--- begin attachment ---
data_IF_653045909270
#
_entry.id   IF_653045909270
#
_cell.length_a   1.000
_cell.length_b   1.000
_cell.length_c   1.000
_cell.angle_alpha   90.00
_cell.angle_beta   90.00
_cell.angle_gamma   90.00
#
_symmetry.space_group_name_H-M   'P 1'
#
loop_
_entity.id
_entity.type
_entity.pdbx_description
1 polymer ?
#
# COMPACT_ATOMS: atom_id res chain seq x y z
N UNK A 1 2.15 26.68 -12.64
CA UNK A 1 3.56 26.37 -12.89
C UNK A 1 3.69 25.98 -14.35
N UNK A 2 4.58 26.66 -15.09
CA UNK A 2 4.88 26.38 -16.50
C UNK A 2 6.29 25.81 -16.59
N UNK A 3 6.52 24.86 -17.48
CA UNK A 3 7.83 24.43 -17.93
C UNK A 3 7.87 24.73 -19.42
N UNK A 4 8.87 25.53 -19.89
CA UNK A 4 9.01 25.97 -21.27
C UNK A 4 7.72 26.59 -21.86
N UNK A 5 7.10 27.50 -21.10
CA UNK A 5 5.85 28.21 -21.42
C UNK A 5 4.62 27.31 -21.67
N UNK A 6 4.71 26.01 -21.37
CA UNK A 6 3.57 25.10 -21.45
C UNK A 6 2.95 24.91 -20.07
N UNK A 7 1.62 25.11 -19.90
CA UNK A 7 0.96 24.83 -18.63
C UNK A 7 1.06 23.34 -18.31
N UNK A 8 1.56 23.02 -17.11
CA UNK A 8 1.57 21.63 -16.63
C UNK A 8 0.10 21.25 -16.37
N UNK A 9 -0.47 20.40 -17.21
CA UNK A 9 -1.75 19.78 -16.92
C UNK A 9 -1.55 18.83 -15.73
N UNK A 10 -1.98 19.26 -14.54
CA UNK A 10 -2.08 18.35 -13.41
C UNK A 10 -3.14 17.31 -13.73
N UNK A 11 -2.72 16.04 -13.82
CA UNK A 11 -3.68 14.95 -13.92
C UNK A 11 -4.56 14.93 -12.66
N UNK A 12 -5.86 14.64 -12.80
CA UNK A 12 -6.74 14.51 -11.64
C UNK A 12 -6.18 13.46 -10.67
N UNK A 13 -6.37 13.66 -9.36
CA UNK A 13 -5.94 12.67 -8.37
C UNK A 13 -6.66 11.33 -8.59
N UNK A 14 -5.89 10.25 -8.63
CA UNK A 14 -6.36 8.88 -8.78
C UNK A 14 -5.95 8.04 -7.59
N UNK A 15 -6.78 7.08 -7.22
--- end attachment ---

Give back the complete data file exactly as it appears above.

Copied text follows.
data_IF_653045909270
#
_entry.id   IF_653045909270
#
_cell.length_a   1.000
_cell.length_b   1.000
_cell.length_c   1.000
_cell.angle_alpha   90.00
_cell.angle_beta   90.00
_cell.angle_gamma   90.00
#
_symmetry.space_group_name_H-M   'P 1'
#
loop_
_entity.id
_entity.type
_entity.pdbx_description
1 polymer ?
#
# COMPACT_ATOMS: atom_id res chain seq x y z
N UNK A 1 2.15 26.68 -12.64
CA UNK A 1 3.56 26.37 -12.89
C UNK A 1 3.69 25.98 -14.35
N UNK A 2 4.58 26.66 -15.09
CA UNK A 2 4.88 26.38 -16.50
C UNK A 2 6.29 25.81 -16.59
N UNK A 3 6.52 24.86 -17.48
CA UNK A 3 7.83 24.43 -17.93
C UNK A 3 7.87 24.73 -19.42
N UNK A 4 8.87 25.53 -19.89
CA UNK A 4 9.01 25.97 -21.27
C UNK A 4 7.72 26.59 -21.86
N UNK A 5 7.10 27.50 -21.10
CA UNK A 5 5.85 28.21 -21.42
C UNK A 5 4.62 27.31 -21.67
N UNK A 6 4.71 26.01 -21.37
CA UNK A 6 3.57 25.10 -21.45
C UNK A 6 2.95 24.91 -20.07
N UNK A 7 1.62 25.11 -19.90
CA UNK A 7 0.96 24.83 -18.63
C UNK A 7 1.06 23.34 -18.31
N UNK A 8 1.56 23.02 -17.11
CA UNK A 8 1.57 21.63 -16.63
C UNK A 8 0.10 21.25 -16.37
N UNK A 9 -0.47 20.40 -17.21
CA UNK A 9 -1.75 19.78 -16.92
C UNK A 9 -1.55 18.83 -15.73
N UNK A 10 -1.98 19.26 -14.54
CA UNK A 10 -2.08 18.35 -13.41
C UNK A 10 -3.14 17.31 -13.73
N UNK A 11 -2.72 16.04 -13.82
CA UNK A 11 -3.68 14.95 -13.92
C UNK A 11 -4.56 14.93 -12.66
N UNK A 12 -5.86 14.64 -12.80
CA UNK A 12 -6.74 14.51 -11.64
C UNK A 12 -6.18 13.46 -10.67
N UNK A 13 -6.37 13.66 -9.36
CA UNK A 13 -5.94 12.67 -8.37
C UNK A 13 -6.66 11.33 -8.59
N UNK A 14 -5.89 10.25 -8.63
CA UNK A 14 -6.36 8.88 -8.78
C UNK A 14 -5.95 8.04 -7.59
N UNK A 15 -6.78 7.08 -7.22